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ASPS advances multipronged approach for migraine awareness

After decades of suffering from chronic migraine headaches and visits to multiple doctors who couldn't fix the problem, Barbara Eberlein and Sharri Racheter were able to get treatment – and relief – from the condition thanks to the help of plastic surgeons.

The two patients are featured in a video that's part of a new initiative by the Plastic Surgery Education Campaign (PSEC) to spread awareness of plastic surgeons' role in migraine treatment. As part of Migraine Awareness Month in June, ASPS rolled out a host of information for both patients and physicians about migraine surgery, including information on what makes a good candidate, costs, risks and recovery.

"In my mind, migraine surgery has remained under the radar to many patients despite nearly two decades' worth of supporting scientific evidence," says ASPS President Jeffrey Janis, MD, Columbus, Ohio. "Most people have been getting their information from 'Dr. Google,' which links them to people's individual websites with just a few paragraphs or brief descriptions of treatment."

With the exception of breast reconstruction campaigns, most PSEC initiatives have focused on cosmetic procedures. Migraine surgery again bucks that trend to deliver information to patients about treatment, but also to plastic surgeons about related innovations in patient care. ASPS Public Education Committee Chair Ash Patel, MD, says the idea of adding the migraine surgery page to was to provide a comprehensive resource for both patients and surgeons seeking more information on the procedures.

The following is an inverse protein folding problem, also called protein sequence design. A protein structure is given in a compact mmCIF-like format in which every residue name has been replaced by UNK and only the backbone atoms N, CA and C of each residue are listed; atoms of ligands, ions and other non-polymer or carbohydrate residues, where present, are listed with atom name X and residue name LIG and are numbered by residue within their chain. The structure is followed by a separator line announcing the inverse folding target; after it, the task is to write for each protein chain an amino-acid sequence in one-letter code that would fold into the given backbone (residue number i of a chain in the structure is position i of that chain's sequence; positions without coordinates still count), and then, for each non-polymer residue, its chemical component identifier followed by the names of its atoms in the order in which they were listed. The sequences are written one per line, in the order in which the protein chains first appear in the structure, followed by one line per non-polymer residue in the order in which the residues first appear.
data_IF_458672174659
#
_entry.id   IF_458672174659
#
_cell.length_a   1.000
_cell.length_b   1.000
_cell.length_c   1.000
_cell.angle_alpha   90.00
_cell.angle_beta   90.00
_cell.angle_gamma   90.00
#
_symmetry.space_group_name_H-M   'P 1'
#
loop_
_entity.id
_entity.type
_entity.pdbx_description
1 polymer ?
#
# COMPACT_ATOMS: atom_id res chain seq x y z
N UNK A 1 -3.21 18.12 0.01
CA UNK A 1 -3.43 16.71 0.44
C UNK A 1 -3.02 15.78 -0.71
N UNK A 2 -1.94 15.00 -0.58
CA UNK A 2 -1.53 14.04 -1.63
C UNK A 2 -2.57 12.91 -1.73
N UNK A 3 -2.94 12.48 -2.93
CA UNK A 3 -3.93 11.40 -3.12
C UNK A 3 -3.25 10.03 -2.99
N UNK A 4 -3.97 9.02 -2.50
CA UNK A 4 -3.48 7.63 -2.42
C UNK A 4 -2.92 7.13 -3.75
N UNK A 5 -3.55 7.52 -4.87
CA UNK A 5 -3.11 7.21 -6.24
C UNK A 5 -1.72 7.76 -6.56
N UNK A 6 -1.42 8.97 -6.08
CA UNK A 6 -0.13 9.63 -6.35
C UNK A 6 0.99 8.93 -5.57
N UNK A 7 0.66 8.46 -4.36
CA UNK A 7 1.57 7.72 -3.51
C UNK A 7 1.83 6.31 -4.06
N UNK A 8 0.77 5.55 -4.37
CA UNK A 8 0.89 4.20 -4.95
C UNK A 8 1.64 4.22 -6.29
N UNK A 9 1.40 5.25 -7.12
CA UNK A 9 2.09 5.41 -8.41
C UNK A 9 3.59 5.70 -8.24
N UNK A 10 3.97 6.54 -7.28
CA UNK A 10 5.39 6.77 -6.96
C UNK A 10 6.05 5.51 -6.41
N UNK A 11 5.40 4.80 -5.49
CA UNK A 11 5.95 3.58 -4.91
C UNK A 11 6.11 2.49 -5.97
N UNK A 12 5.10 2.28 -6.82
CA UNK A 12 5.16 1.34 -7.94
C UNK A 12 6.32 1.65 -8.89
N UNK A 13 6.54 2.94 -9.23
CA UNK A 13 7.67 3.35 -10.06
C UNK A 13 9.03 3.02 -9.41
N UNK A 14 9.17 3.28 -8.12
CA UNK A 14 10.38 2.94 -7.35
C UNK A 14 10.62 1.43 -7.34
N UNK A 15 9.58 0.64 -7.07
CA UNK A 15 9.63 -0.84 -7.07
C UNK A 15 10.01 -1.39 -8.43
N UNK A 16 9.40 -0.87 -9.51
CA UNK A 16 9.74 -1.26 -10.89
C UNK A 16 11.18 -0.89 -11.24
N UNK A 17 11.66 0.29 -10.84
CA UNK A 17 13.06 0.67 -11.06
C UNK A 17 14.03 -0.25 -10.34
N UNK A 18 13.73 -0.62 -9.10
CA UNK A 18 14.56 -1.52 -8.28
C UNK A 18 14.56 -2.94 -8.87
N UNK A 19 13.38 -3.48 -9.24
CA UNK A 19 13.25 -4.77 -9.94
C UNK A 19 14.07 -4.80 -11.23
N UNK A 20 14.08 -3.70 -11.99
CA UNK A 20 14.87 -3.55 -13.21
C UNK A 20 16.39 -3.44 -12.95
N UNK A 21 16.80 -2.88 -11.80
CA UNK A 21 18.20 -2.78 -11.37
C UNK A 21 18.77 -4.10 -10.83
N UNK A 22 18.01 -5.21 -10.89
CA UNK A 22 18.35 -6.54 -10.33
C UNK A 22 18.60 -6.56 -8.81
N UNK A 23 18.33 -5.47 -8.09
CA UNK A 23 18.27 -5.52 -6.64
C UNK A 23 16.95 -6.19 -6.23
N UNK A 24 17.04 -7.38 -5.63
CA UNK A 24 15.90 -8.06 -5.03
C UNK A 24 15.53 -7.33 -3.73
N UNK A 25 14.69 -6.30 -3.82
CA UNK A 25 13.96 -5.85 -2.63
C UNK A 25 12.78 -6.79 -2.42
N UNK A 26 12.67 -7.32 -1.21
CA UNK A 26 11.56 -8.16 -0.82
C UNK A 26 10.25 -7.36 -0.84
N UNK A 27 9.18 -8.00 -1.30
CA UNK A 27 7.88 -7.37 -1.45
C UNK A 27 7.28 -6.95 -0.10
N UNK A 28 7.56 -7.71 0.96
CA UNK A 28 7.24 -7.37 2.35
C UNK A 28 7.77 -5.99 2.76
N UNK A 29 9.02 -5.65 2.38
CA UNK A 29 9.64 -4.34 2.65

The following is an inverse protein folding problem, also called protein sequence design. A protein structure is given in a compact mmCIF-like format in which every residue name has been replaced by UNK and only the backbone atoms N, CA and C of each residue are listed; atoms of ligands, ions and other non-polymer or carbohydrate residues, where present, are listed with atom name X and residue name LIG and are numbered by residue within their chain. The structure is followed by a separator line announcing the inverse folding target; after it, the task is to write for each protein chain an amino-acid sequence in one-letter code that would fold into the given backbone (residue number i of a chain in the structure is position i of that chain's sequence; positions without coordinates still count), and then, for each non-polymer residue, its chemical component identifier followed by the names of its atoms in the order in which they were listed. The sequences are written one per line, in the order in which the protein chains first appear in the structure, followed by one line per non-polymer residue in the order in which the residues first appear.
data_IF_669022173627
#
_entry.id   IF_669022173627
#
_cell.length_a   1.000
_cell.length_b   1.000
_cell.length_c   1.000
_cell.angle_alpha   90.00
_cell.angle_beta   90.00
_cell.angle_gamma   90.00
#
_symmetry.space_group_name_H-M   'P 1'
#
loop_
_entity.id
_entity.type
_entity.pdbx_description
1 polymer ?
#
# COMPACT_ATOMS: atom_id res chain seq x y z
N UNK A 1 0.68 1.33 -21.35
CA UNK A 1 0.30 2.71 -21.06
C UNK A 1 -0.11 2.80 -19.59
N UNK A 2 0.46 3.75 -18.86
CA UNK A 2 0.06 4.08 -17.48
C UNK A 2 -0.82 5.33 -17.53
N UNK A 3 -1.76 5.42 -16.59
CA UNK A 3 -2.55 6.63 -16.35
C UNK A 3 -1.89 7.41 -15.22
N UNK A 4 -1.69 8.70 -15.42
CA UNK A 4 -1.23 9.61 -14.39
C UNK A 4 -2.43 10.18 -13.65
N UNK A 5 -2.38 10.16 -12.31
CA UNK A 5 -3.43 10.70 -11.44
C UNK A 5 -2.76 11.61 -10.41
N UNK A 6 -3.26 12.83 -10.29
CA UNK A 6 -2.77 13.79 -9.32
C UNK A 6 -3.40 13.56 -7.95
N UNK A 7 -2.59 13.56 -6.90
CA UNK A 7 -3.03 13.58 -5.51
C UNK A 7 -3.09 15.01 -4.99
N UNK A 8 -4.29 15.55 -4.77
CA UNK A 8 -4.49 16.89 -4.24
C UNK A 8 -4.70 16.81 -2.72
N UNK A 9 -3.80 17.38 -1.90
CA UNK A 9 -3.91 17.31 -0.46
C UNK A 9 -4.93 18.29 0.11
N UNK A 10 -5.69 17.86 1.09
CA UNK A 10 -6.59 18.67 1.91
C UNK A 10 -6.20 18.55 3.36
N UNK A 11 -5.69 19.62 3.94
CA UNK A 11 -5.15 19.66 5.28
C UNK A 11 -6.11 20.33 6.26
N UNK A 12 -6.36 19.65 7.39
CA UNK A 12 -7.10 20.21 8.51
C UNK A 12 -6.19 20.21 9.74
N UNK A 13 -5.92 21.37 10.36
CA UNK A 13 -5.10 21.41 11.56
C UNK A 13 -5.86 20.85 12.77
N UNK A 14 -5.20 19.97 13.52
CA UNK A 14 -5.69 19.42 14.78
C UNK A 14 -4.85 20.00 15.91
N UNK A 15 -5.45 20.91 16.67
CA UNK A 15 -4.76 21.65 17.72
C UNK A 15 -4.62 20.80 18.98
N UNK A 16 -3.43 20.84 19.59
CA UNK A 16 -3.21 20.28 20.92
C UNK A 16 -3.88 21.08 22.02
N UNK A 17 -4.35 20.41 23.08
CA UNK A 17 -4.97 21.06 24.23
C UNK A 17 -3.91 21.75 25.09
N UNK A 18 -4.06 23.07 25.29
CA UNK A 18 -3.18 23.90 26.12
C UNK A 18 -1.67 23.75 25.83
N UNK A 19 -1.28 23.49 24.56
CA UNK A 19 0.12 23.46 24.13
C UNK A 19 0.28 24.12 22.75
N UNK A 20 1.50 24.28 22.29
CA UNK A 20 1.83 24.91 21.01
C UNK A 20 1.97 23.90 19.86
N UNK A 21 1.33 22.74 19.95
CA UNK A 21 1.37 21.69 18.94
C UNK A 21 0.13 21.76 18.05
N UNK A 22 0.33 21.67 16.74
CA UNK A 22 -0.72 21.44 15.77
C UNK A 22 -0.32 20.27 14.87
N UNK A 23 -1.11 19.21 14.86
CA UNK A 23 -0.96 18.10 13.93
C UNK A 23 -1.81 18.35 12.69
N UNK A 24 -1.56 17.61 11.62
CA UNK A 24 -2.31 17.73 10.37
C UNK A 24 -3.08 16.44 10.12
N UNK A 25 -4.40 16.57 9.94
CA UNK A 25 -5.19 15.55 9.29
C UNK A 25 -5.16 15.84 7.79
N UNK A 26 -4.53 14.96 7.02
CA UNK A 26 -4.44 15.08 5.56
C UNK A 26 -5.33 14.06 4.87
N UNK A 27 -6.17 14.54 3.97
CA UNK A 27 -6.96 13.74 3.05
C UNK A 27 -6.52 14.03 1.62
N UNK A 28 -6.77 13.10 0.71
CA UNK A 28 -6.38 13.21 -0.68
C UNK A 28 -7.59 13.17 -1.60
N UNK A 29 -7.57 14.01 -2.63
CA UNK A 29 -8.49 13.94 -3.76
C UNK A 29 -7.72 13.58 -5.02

"All of the patient education information on the page is written by plastic surgeons who have experience with migraine surgery," he says. "We should be the ones who take this information to the patient – whether it's through the informational video, a comprehensive set of questions to ask your surgeon, or safety and risk concerns associated with migraine surgery."

In addition to the updated, public information online, ASPS has made additional, multipronged efforts to raise awareness among members, the public and other physicians of the work surrounding migraine surgery. These include issuing a policy statement from the Public Education Committee created to examine the safety and efficacy of peripheral nerve/trigger site surgery for refractory chronic migraine headaches; creating an updated informed-consent template for members to use; approving the migraine surgery insurance criteria for coverage; and welcoming the Migraine Surgery Council as an affiliate member organization of ASPS.

The Migraine Surgery Council was formed in 2010 as an informal group of experts that would convene once a year around the time of Plastic Surgery The Meeting to discuss the latest science and advances in the field of migraine surgery. The meetings ultimately led to the creation of a more formal organization of surgeons who are doing migraine surgery across the country.

"ASPS and the Migraine Surgery Council have tried to do things that would add value for member surgeons who do this type of surgery," Dr. Janis says. "We're providing common forms that could be helpful in your practice or coding tips that could provide insight into how to properly code this type of surgery. We organized a prospective, multicenter, scientific, IRB-approved scientific trial to advance the science of the specialty and we partnered with the Migraine Surgery Foundation to increase awareness of the procedure."